Nick Edwards, a Senior Enterprise Architect with Identity Solutions, was recently interviewed by Polly Schneider Traylor on behalf of UnboundID on changes in Identity Management Space.
Based on this interview, Caroline Castrillon of UnboundID has posted an article below which can also be viewed on UnboundID web site.
What are your clients’ greatest challenges right now in identity management from both a technological and strategic viewpoint?
In the past, clients were primarily working with just a few large packaged software applications in a Windows server environment. It was common to use the Windows Active Directory platform to store identity information. Now, many companies are adopting cloud applications and infrastructure. This means you’ve got multiple applications residing on premise, multiple applications in the cloud, and suddenly users are having to login to applications and services using a dozen different credentials. At the same time, companies are now storing a lot of data on consumers and partners and other outsiders. So the main challenge is to provide the right access to the right people. The key pain points are usability, productivity and not slowing people down at work. These challenges and goals haven’t changed too much over the years but the complexity of the IT environment with more infrastructure environments and applications has made all this very challenging. Finally of course there is security, which is much more difficult today with BYOD and mobility.
Are large companies looking to consolidate and integrate identity management and security platforms? How viable is this?
First, I think that access management tools should be split from identity management tools. Access management is a commodity and it is not business specific. Identity management, on the other hand, is business specific because it involves on-boarding new people - establishing and assigning entitlements for access to certain information. It’s going to take longer for identity management to consolidate in the enterprise, because there are many legacy systems which just can’t be discarded easily. If you’re moving applications to the cloud, you can’t just port that internal identity management system to the new environment. Most likely you’ll need a different system. We’re also in a period when the old-school identity management and the new-school identity management viewpoints are clashing. New school is about providing access to resources based on your knowledge of that individual, whereas old school is more about provisioning of resources based on their roles as its focus is on more internal users at an organisation level. For instance, in digital marketing, I can provide more assets and resources to an individual based on the information they will share with me. So I can build a profile of them, and then we can start to exchange more information and establish mutual trust. That is the new identity-driven security and where the industry is heading.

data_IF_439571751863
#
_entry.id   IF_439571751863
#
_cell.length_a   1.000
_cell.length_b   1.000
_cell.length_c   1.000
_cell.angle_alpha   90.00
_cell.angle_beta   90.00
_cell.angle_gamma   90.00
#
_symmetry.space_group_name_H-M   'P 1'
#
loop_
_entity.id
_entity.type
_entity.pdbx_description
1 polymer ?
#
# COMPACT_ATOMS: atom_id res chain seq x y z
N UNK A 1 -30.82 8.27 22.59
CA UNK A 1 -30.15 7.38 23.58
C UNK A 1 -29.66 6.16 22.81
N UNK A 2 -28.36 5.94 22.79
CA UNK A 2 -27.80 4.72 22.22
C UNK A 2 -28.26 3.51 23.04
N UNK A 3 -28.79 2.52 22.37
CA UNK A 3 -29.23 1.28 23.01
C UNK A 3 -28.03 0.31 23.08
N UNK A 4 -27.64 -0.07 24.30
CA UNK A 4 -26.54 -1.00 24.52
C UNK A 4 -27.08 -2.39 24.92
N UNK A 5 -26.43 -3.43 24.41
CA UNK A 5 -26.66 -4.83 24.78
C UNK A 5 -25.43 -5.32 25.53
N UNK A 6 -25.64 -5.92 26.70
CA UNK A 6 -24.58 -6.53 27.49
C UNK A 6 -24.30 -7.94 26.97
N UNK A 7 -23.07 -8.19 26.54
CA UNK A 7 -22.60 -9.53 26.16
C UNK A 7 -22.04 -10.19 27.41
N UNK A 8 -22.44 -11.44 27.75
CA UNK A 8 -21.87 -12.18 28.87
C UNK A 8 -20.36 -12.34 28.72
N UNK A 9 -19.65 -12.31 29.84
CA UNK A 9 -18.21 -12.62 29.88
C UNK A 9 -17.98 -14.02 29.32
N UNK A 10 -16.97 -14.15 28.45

What about scale, especially for consumer-based companies. How do you accomplish consistent scalability with identity management? Consumers expect speed.
A cloud-based identity management system is ideal for managing scale on-demand. You need an architecture with loosely-coupled flexible tiers that can scale vertically and horizontally so that the application can expand and contract as needed. Sustaining high level of systemic qualities such as reliability, availability and serviceability for identity management, regardless of the level of concurrent demand, can be a very complex and expensive success factor for consumer-based companies. A cloud-based identity management system on the other hand can simply utilise a well-established IT infrastructure with extreme availability, elasticity and resiliency and with optimum cost efficiency due to multi-tenancy.
Finally, how commonly are companies putting identity management systems in the cloud and what are the challenges there?
Per above, I think this is becoming the model. At the enterprise level, the challenges are threefold. First the internal challenges are convincing stakeholders within IT that the cloud is the best choice. Even if you hire cloud enterprise architects and have the technical audience on your side you’ve still got to convince the other key stakeholders and decision makers such as security or executive team. An external challenge is of course around security and compliance, as some companies have strict policies as to where the data can be stored. This may prohibit, for instance, customer data being stored in a different region or country where the cloud provider might have data centers. Finally there are vendor challenges. Companies need to make sure that they can trust the longevity of the identity management software vendor. Will they be acquired and will I have to then upgrade or change systems again.